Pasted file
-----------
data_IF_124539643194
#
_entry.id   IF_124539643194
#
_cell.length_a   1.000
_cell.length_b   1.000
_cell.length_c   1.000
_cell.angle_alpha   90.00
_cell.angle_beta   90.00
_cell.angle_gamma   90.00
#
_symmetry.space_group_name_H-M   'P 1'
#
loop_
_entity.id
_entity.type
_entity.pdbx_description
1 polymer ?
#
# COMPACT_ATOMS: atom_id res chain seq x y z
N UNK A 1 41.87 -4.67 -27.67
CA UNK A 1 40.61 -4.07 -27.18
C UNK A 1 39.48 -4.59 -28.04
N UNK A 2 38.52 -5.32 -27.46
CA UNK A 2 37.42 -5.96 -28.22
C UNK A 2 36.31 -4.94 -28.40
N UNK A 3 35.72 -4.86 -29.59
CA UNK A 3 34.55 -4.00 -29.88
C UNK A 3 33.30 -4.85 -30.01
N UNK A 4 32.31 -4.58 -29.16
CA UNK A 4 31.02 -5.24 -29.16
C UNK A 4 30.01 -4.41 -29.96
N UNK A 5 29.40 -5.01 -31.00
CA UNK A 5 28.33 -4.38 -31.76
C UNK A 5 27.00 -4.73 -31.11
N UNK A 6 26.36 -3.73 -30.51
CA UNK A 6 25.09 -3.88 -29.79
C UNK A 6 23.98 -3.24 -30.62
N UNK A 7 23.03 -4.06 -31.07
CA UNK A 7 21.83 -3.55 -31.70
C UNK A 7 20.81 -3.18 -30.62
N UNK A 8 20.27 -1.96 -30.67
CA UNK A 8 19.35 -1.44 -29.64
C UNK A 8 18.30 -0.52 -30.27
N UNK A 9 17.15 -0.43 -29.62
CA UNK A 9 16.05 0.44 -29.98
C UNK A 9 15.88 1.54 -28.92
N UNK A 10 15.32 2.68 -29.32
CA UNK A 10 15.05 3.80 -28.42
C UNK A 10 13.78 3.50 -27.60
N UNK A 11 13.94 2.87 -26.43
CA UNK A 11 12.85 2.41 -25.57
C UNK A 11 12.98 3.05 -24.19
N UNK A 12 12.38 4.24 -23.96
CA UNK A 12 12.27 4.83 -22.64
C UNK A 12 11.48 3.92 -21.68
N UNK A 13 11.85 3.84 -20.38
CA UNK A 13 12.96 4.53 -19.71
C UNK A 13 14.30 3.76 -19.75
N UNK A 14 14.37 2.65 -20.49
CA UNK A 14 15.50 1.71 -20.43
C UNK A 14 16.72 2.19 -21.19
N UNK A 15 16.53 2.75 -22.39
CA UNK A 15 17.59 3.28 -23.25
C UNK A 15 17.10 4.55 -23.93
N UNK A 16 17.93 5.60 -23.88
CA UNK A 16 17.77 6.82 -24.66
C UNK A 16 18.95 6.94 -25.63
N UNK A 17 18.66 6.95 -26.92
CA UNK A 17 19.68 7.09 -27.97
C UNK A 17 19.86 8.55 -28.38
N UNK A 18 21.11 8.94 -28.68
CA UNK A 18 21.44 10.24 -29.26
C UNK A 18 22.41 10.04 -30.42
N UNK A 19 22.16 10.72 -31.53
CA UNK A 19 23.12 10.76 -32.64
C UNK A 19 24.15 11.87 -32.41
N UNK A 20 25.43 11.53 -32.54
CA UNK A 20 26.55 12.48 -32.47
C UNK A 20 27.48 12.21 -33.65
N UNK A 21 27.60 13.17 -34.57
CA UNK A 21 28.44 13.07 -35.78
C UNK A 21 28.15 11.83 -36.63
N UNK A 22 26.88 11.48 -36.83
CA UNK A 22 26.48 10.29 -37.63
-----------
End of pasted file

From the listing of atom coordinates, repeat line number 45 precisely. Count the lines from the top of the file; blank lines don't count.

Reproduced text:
N UNK A 9 17.15 -0.43 -29.62